stuff.co.nz: Sex workers have wrecked more than 40 parking signs in the last 18 months by using them to solicit clients, a tell-all-booklet on South Auckland street workers claims.
Here’s a calamity that New Zealanders have found themselves having to contend with; broken street signs at the mercy of street hookers who have taken to using them as makeshift pole dance devices in the hope of luring customers.
Offered the Donna Lee, a member of the city council’s Otara-Papatoetoe Local Board: ‘Prostitutes use these street sign poles as dancing poles.’
Which wouldn’t be too bad on its own except for the following:
‘The poles are part of their soliciting equipment and they often snap them. Some of the prostitutes are big, strong people.”
Is one to wonder that soliciting johns in the streets of New Zealand has become an ultra competitive sport these days or is that those prostitutes who display degrees of dexterity via the street pole intimate at dexterity under the covers as well?
At present to combat the ongoing problem local politicians are now considering drafting a bill to ban prostitution from certain areas of Manukau.
According to TVNZ The bill would impose fines of $2000 on prostitutes and their clients in areas specified as off-limits and police could arrest people on suspicion of prostitution or soliciting. To date so aberrant has the issue of prostitution become that some locals like John Lee have been forced to move from the district.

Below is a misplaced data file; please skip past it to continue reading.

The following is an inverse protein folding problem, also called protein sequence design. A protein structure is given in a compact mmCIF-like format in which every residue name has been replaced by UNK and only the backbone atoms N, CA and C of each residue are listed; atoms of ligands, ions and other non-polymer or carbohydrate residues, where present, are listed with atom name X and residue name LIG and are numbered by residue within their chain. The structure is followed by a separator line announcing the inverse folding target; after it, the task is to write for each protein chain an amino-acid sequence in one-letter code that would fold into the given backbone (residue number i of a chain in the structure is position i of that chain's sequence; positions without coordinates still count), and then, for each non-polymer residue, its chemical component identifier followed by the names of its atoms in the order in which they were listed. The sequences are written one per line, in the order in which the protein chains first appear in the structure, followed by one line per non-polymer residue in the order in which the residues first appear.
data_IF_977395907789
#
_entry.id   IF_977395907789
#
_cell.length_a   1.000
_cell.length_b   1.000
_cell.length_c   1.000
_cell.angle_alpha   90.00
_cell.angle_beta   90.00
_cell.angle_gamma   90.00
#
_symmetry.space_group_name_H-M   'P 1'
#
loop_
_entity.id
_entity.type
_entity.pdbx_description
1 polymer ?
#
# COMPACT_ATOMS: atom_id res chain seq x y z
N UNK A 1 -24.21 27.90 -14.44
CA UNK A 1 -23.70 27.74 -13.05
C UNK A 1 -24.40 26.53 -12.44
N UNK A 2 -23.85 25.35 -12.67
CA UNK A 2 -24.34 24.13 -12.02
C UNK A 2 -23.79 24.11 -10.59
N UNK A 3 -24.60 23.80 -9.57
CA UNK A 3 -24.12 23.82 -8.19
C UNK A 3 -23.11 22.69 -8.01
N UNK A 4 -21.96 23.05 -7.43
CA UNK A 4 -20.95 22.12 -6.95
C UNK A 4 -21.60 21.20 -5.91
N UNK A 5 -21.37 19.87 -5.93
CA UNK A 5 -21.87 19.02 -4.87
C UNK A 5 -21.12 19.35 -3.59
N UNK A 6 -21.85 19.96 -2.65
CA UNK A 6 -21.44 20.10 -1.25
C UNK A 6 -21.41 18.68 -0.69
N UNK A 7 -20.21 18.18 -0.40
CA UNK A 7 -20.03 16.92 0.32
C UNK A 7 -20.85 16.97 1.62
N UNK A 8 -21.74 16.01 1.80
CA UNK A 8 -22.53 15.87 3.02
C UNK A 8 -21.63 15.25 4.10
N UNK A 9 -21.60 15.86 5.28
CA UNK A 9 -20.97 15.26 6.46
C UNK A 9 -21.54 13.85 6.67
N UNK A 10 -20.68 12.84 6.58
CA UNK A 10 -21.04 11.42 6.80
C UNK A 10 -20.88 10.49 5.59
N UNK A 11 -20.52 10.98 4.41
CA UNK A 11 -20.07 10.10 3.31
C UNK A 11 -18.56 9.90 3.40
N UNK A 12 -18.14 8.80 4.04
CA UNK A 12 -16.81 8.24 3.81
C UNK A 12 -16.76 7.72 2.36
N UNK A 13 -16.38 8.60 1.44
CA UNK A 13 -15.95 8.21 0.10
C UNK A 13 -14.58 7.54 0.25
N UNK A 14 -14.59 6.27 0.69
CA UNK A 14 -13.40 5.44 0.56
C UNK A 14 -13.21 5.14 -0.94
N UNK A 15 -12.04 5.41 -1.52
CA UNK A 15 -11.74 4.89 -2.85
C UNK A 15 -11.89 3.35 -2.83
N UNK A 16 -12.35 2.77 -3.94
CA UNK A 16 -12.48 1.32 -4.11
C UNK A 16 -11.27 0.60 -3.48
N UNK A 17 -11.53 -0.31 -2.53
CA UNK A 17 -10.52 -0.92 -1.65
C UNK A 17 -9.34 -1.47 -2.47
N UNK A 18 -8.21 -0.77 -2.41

Said Mr Lee: ‘A couple against the fence were copulating and my ten-year-old daughter was awake and screamed out at them and that’s when we decided we have to go,’
Copulating against the fence, pole dancing on the street? It seems New Zealanders are zesty types after all…
Attempting to even fine offenders has also met with resistance:
Said Prostitute Collective Auckland spokeswoman Annah Pickering:
“They’ll be expected to pay a fine which they can’t pay. They’ll go to court, then they have to come back on to the streets and work to pay them off. It’s just going to clog up our justice system,”
Offers TVNZ: Since the sex trade was decriminalised by the previous Labour government in 2003, New Zealand has some of the most liberal prostitution laws in the world.
A previous attempt to outlaw all street prostitution in Manukau was defeated in Parliament in 2006.
Then again perhaps a frank discussion with those offending prostitutes and the customers that incite them might be a good start as well as perhaps the establishment of designated quarters where one can partake in pole dancing and other adventures away from the vestibules of public street corners. Then again the specter of abatement of benefits or other punitive punishments might quell the boisterous out there as well…